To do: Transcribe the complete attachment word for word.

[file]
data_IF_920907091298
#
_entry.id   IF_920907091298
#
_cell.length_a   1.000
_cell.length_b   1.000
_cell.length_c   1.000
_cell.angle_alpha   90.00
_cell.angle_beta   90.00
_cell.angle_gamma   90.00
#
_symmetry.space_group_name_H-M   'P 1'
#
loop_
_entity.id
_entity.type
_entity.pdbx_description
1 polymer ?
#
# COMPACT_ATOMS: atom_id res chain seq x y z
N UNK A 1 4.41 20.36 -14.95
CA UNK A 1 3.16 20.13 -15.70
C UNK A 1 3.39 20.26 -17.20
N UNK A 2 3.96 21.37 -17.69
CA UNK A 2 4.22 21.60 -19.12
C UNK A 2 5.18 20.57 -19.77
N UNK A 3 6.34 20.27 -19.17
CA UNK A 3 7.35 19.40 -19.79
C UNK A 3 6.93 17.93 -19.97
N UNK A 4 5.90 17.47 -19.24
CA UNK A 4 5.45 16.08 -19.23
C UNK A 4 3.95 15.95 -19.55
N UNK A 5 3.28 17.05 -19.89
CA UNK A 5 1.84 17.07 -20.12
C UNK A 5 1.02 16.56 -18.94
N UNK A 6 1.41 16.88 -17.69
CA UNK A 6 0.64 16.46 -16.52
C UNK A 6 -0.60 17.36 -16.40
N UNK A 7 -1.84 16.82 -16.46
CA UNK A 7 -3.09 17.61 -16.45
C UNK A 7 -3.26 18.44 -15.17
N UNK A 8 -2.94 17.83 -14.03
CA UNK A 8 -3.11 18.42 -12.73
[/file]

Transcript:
data_IF_920907091298
#
_entry.id   IF_920907091298
#
_cell.length_a   1.000
_cell.length_b   1.000
_cell.length_c   1.000
_cell.angle_alpha   90.00
_cell.angle_beta   90.00
_cell.angle_gamma   90.00
#
_symmetry.space_group_name_H-M   'P 1'
#
loop_
_entity.id
_entity.type
_entity.pdbx_description
1 polymer ?
#
# COMPACT_ATOMS: atom_id res chain seq x y z
N UNK A 1 4.41 20.36 -14.95
CA UNK A 1 3.16 20.13 -15.70
C UNK A 1 3.39 20.26 -17.20
N UNK A 2 3.96 21.37 -17.69
CA UNK A 2 4.22 21.60 -19.12
C UNK A 2 5.18 20.57 -19.77
N UNK A 3 6.34 20.27 -19.17
CA UNK A 3 7.35 19.40 -19.79
C UNK A 3 6.93 17.93 -19.97
N UNK A 4 5.90 17.47 -19.24
CA UNK A 4 5.45 16.08 -19.23
C UNK A 4 3.95 15.95 -19.55
N UNK A 5 3.28 17.05 -19.89
CA UNK A 5 1.84 17.07 -20.12
C UNK A 5 1.02 16.56 -18.94
N UNK A 6 1.41 16.88 -17.69
CA UNK A 6 0.64 16.46 -16.52
C UNK A 6 -0.60 17.36 -16.40
N UNK A 7 -1.84 16.82 -16.46
CA UNK A 7 -3.09 17.61 -16.45
C UNK A 7 -3.26 18.44 -15.17
N UNK A 8 -2.94 17.83 -14.03
CA UNK A 8 -3.11 18.42 -12.73